Why does rebooting a computer fix problems?

So this question came from Joey: Why does restarting a computer fix so many problems?

If you’ve got a question about anything computer related, ask in the comments!

Hello, IT, have you tried turning it off and back on again?
– Roy, The IT Crowd

When a computer isn’t working right, most people know that 9 times out of 10 a quick reboot will fix all the problems.1DISCLAIMER: this is not a real statistic.  If it were, it would be a much, much higher proportion.  Why is that?

Put simply, the longer you let your computer run, the more likely an error will show up in the code loaded to your RAM.  When you restart your computer, you’re starting over and grabbing a code from the Hard Drive, which is far less likely to develop an error.  If RAM and Hard Drive and CPU are terms you’re not familiar with, you might want to refresh your memory with my computer summary.

Remember that programs are just recipes that the computer follows verbatim.  So, to understand why computers run poorly after a while, let’s follow a sandwich recipe.

Joe’s Dinner Sandwich (patent pending)

1. Place turkey and ham on one slice of bread, and Provolone cheese on another.  Place both pieces of bread in toaster oven until bread is drowned, about 3-5 minutes.
2. While bread is toasting, heat a small amount of oil in a small pan and fry one egg to desired consistency.  Season egg with more ground pepper than you’d expect.
3. Allow sandwich and egg to cool slightly as to prevent spinach from wilting.  Assemble the sandwich with meat, egg, fresh spinach and cheese.

Pretty simple, right?  Well take a closer look at step one:

Place both pieces of bread in toaster oven until bread is drowned

That … doesn’t make any sense in this context.  But the first time you read it, you probably skipped right over it, right?  Your brain saw an error, corrected it to browned, and moved on with the rest of the code.  But computers can’t evaluate the context and guess what’s wrong.2Generally.  They can, however, check to see if the code has been corrupted, as I’ll explain a little further down.  In this case, a computer might be unable to access a “drowning” attribute from bread in a toaster oven, because, well, it doesn’t exist, causing the program to halt.3ie computer has unexpected behavior  Maybe it’ll wait for the bread to drown in the toaster oven for 5 minutes, realize there’s a problem, abort the code, and throw an error message.4ie computer freezes and shows a Kernel Panic or a Blue Screen of Death  But what if there was no time expectation defined?  The code might just keep waiting for the sandwich to drown … forever.5ie computer runs slowly while it keeps checking on something that doesn’t exist  Or at least until it catches fire.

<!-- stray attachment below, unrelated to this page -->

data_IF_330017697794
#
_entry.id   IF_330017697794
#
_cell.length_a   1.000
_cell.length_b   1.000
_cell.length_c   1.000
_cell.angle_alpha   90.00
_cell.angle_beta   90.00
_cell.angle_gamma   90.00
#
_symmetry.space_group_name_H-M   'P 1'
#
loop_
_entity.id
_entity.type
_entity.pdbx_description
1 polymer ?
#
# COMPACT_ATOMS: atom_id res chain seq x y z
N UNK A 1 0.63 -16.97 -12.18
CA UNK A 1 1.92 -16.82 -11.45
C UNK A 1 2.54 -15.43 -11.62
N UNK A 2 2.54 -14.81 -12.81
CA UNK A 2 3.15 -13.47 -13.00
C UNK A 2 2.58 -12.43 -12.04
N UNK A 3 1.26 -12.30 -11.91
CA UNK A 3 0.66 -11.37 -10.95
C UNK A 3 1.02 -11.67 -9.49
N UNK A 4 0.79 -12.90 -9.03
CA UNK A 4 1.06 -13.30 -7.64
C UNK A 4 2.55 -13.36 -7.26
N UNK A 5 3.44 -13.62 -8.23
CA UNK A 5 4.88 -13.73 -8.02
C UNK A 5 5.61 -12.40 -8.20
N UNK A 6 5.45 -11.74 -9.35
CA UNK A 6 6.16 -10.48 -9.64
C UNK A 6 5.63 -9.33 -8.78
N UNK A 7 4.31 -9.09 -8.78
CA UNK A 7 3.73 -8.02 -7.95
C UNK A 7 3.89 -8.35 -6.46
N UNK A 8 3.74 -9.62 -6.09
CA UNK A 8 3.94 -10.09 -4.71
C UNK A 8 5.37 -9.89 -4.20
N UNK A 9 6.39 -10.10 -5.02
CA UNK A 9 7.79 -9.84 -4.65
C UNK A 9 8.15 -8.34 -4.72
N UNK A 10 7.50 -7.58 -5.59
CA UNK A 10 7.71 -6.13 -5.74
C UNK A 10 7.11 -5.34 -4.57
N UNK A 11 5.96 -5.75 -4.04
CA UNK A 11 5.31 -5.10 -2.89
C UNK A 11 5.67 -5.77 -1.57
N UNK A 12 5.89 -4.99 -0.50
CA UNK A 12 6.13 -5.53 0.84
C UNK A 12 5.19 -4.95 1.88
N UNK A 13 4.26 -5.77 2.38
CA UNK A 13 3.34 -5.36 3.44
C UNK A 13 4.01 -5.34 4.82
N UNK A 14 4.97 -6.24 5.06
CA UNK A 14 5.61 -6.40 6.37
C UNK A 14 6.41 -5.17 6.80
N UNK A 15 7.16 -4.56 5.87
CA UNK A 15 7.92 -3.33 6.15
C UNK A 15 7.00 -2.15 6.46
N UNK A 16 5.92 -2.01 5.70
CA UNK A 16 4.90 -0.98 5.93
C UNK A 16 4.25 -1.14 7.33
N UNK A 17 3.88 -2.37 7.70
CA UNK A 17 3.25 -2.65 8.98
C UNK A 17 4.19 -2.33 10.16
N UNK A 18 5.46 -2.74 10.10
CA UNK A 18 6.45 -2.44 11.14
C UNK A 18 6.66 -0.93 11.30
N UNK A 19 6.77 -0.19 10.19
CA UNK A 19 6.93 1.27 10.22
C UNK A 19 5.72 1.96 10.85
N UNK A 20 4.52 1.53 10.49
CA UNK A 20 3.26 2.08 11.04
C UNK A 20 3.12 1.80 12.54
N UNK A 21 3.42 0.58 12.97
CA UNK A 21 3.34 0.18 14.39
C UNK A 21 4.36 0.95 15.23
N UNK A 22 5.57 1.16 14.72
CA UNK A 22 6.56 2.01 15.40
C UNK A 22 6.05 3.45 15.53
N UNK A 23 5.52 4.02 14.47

All that trouble, just over a single letter change.

Over time, the code stored in your RAM degrades and gets corrupted.  Not by a lot, mind you, but just by a single letter.  But as we saw, that single letter can cause major problems.

And that brings us to the common saying, shut it off, turn it back on.  Remember that shutting down the computer wipes the RAM clean. So by restarting, you’re refreshing the volatile RAM with code from the much less volatile memory, ie the Hard Drive or the Solid State Drive.  If it’s broken, just start from scratch.

But why do bits just spontaneously change?

This was actually something I just learned this year!  Remember how I went to Hawaii for a conference this summer?  Well that conference was all about state-of-the-art research into how radiation affects electronics.  There were a few hundred people there presenting their work about calibrating particle accelerators, simulating nanometer-scale damage to transistors from high-energy particles, and validating electronic components for space missions.  One common theme was dealing with errors in memory.